Compare Milken with Katherine Drexel, niece of Anthony J. Drexel, the financier whose name Milken's former company still bears. Katherine, only the second American citizen to be canonized by the Roman Catholic Church, inherited millions from the family's banking fortune. She did what the rich young ruler of the Gospels could not: She sold all that she had and gave it to the poor. Despite her wealth, she lived poorly, mended her own clothes, traveled by third-class rail, and distributed millions to more than 200 missions and schools established on behalf of Native Americans and African Americans. Milken was in the grip of greed; Katherine Drexel let money slip easily from her grasp.

Just here, however, we of the middle class must be on our guard. As we back the Camry out of the driveway of our comfortable suburban home, we congratulate ourselves that we are not like Milken. ("Thanks be to God that I am not like that sinner.") And as for Drexel, well, that's a fanatical extreme to which normal Christians aren't called. And so, by the clever use of false comparison groups, we emerge morally in the clear, our own tendencies to greed successfully explained away. But our job is not simply to be better than Milken, but to conform fully to the image of Christ, whatever that may demand of us. And while it's true that not all of us are called to emulate Francis of Assisi and Katherine Drexel, some of us may be, and to dismiss such generosity as a fanatical extreme may close us off to the way God wishes to work in our lives.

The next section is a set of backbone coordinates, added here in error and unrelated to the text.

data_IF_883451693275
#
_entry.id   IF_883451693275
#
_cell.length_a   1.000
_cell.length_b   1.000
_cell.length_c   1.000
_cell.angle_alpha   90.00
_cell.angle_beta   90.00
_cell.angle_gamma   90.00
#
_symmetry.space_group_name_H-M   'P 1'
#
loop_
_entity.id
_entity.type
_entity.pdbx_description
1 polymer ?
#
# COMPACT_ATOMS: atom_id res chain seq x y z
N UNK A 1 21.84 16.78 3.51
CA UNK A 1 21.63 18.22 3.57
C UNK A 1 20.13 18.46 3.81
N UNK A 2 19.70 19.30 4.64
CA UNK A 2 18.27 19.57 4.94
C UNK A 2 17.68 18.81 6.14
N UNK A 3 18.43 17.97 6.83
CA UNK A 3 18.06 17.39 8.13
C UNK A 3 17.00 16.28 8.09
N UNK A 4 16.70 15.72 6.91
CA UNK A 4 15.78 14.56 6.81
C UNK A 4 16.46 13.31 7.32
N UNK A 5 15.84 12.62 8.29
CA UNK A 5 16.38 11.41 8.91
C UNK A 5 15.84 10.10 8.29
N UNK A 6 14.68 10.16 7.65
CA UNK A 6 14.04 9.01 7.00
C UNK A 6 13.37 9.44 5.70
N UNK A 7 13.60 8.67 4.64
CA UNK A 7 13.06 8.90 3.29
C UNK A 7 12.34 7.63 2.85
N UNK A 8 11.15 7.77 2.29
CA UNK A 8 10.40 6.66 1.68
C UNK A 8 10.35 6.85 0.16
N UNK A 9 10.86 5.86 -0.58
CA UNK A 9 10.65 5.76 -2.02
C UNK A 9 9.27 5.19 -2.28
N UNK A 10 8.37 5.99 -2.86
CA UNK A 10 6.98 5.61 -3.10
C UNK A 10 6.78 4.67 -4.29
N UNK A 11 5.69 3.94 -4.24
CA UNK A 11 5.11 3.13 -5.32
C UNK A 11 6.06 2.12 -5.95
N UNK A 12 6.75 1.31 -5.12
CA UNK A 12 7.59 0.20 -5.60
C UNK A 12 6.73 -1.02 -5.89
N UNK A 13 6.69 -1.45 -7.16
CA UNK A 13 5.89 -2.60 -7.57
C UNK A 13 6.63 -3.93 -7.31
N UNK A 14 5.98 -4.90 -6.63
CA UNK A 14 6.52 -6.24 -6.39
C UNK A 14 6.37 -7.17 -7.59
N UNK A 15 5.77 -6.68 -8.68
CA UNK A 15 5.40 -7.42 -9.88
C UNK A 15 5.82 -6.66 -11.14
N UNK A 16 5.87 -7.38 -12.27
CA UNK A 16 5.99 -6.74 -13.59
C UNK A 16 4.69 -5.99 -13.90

Greed can also take form as stinginess—being too reluctant to part with one's goods. Just as one can be rich or of modest means and be generous, so one can be rich or poor and be tight-fisted. Fear may be a motivating factor. Recall Scarlett O'Hara's oath shouted before God with a clenched fist: "As God as my witness, I'll never be hungry again." Her fear of not having enough hardened her in a career of calculated greediness.

Other rationales may motivate stinginess. As you walk down the bustling city street a beggar chinks his cup of coins in your direction, asking for a handout. You quicken your pace, avoid eye contact, give the beggar wide berth, and succeed in not parting with a dime. And as you hasten on you may mollify a twinge of conscience by saying, "I'm doing him a favor by not reinforcing his panhandling ways."

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Yes, there are con men in the world, though persons reduced to begging for pocket change are often among the genuinely poor in spirit. The problem is that our indifference to the plight of the poor easily becomes a settled state of the will, which we justify by oft-heard rationales: These people are shiftless and lazy; they will only squander what is given; I don't want to reinforce a welfare culture, and so forth. Christians, however, are commanded "to be rich in good deeds, and to be generous and willing to share" (1 Tim. 6:18). If sharing should be the default mode for Christians, then if most of us aim wide of the mark by being "hair-trigger" givers, we'll probably come close to hitting the target.

When Good Stewardship Is Bad